British sailor looks to continue medal-winning ways at London Games

Ben Ainslie will attempt to capture his 4th Olympic gold medal at the London Summer Games, which start next month.

By , Associated Press

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    This file photo shows Britain's Ben Ainslie celebrating after winning the gold medal during the Finn sailing competition of the 2008 Beijing Olympics in Qingdao, China.
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Britannia still rules the waves, at least in Olympic sailing and definitely when it comes to Ben Ainslie.

Ainslie will be one of the faces of the London Olympics, a rare instance when a sailor has attracted such attention.

The 35-year-old Ainslie will try to win his fourth straight gold medal, and fifth straight medal overall, which would make him the most successful Olympic sailor ever. If Ainslie wins at Weymouth on the English Channel, he'd match the four straight golds won by Denmark's Paul Elvstrom from 1948-60. Ainslie also has a silver medal from 1996.

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One British journalist has called Ainslie "The greatest sailor Britain has seen since Nelson."

That would be Admiral Horatio Lord Nelson, whose victory over the French and Spanish fleets in 1805 is celebrated in London's Trafalgar Square.

Perspective or hype? Maybe both.

Although he's living in rarefied air, Ainslie, the son of a sailor, chuckles somewhat sheepishly at the Nelson comparison.

"I mean, I've had lots of things said about me over the years, so I'll take that as a compliment," said Ainslie, whose father, Roddy, skippered a boat in the first Whitbread Round the World Race in 1973-74 and helped his son turn a hobby into a dominating career. "But really, the most important thing is to just keep focused on getting results and not worry too much about what other people are saying."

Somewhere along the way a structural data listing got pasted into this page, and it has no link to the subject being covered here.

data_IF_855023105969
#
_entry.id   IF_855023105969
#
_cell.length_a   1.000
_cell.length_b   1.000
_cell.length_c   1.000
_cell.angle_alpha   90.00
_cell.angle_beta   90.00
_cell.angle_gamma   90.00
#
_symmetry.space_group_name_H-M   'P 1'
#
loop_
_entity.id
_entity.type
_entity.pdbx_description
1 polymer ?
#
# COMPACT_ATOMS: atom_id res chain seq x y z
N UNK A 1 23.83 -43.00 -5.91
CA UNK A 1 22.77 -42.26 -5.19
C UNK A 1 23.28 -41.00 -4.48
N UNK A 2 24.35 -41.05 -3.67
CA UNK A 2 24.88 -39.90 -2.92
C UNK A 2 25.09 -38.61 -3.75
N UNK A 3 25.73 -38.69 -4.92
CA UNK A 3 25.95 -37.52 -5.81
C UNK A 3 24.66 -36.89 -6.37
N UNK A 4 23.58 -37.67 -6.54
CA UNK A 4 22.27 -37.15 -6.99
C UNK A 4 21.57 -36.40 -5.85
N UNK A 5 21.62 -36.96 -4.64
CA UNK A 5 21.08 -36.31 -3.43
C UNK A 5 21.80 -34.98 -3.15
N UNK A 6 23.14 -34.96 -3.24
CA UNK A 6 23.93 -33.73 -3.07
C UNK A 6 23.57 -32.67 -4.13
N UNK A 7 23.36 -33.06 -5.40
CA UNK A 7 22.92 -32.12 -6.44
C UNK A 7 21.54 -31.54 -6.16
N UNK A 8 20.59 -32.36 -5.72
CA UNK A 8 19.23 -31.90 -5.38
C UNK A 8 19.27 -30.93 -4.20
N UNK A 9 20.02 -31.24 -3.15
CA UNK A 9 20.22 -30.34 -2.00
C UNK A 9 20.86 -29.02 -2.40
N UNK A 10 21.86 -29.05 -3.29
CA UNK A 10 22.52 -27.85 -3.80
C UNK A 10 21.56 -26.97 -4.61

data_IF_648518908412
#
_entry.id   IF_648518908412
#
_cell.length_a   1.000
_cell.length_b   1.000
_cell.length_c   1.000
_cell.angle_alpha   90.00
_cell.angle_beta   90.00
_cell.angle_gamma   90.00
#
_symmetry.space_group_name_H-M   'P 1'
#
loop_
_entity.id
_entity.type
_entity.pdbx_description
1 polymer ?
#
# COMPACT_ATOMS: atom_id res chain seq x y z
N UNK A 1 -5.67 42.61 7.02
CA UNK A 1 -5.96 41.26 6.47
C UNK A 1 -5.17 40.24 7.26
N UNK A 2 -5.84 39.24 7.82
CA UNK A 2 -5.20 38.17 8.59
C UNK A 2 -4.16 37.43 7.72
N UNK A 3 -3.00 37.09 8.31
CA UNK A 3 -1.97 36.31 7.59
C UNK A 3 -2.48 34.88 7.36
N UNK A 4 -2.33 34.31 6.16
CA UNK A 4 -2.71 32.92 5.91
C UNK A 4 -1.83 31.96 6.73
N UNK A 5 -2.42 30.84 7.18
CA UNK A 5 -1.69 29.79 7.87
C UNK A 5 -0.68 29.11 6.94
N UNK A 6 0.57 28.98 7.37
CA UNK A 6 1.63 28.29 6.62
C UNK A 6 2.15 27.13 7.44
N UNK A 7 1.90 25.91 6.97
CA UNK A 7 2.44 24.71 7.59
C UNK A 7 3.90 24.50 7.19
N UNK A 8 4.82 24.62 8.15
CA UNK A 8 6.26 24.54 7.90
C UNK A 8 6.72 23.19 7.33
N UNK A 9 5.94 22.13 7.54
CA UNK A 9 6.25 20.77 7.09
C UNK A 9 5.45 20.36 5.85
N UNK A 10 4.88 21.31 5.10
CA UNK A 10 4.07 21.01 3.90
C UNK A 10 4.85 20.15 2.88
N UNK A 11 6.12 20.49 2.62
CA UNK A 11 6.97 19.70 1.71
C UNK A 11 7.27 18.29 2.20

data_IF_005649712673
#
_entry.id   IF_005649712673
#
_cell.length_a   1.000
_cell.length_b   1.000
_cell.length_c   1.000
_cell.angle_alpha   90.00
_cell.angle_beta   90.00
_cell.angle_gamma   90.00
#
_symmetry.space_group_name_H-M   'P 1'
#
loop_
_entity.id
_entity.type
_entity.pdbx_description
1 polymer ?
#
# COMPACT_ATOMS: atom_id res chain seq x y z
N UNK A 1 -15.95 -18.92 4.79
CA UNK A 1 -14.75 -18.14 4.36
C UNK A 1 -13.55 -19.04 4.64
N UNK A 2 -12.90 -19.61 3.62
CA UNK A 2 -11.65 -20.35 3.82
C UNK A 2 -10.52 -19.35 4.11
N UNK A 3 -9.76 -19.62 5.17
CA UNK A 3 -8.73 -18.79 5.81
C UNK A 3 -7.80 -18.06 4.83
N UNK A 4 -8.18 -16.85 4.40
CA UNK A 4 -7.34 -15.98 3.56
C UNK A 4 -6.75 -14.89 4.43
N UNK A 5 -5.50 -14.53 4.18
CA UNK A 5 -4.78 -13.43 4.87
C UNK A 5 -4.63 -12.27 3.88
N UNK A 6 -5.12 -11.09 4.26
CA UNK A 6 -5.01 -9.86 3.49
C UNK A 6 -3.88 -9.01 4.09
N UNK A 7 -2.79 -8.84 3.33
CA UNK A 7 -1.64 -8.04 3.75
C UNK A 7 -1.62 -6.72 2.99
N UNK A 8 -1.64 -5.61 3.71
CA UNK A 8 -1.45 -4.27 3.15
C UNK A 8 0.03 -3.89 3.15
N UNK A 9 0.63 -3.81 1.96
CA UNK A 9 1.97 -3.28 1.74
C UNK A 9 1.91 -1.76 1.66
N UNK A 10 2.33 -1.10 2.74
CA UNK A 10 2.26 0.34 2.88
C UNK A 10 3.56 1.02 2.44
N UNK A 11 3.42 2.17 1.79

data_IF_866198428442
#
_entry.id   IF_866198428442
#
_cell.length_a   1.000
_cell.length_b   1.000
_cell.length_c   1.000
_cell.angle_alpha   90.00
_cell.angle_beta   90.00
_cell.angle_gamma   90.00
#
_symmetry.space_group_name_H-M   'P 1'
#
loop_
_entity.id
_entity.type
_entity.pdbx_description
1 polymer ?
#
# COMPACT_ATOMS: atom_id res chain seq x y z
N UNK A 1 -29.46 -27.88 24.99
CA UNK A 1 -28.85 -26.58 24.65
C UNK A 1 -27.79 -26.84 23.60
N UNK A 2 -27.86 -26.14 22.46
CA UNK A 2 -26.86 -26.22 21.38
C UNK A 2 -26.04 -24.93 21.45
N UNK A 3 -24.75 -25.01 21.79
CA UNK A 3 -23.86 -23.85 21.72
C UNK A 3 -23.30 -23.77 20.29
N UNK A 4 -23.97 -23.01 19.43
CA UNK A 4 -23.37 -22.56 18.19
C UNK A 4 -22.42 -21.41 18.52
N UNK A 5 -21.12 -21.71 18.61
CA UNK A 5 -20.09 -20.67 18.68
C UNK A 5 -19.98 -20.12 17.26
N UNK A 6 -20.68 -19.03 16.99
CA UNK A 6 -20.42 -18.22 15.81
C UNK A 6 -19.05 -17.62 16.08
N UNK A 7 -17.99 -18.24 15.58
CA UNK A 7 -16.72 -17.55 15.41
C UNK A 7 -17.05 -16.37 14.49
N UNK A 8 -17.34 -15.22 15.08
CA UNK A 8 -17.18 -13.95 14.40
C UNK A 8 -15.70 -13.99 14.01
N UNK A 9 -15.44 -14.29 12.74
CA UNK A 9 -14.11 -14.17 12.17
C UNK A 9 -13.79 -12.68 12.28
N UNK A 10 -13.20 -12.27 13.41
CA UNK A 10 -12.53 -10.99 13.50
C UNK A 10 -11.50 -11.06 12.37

Ainslie doesn't need a broadside of cannons to do his bidding. He did, however, stun the sailing world with the nautical equivalent of road rage when he grappled with a TV cameraman on a media boat at the world championships in Australia in December.

Angered by the vessel getting too close to the race and creating a wash that he felt helped one of his rivals, Ainslie jumped from his dinghy at the end of a race, swam to the TV boat, argued with the skipper, grabbed the cameraman, then dived back into the water and swam to his dinghy.

The outburst could have cost him a shot at Olympic history. Instead, various sailing governing bodies decided that being declared guilty of gross misconduct and disqualified from the regatta was punishment enough.

So when the Olympic torch relay began last month, Ainslie was the first person to carry the flame.

Ainslie is ultra-competitive — some might say merciless — and has succeeded in desperate situations that might have left others wilting at the back of the fleet.

Each Olympic gold medal has brought an honor from the royal family. Ainslie currently is a Commander of the British Empire. A fourth gold medal could lead to knighthood.

Perhaps he'll be the one to return sailing's most coveted prize, the America's Cup, to England.

For now, there's at least one more chapter to write in his Olympic career.

Sailing in his home waters will bring both familiarity and heavy expectations.

"There will be a huge amount of pressure," said Ainslie, who sails in the Finn class. "There always is at the Olympics, I think, whether you're a home competitor or from another nation. I think really, the pressure that you put on yourself as an individual athlete, to really perform and make all that effort worthwhile, that's huge. It's something that you have to accept and deal with. I mean, we'll probably have a few more distractions than most, being the home team, and again, it's about really being aware of that and dealing with situations and hopefully it doesn't' affect your performance."

As Ainslie has shown in the last three Olympics, he can handle that pressure.

Ainslie was 19 when he took silver in 1996 in a bitter loss to Brazil's Robert Scheidt in the Laser class. Scheidt induced Ainslie into a penalty at the start of the final race and then sailed to gold.

It was the last time Ainslie didn't stand atop the medals podium.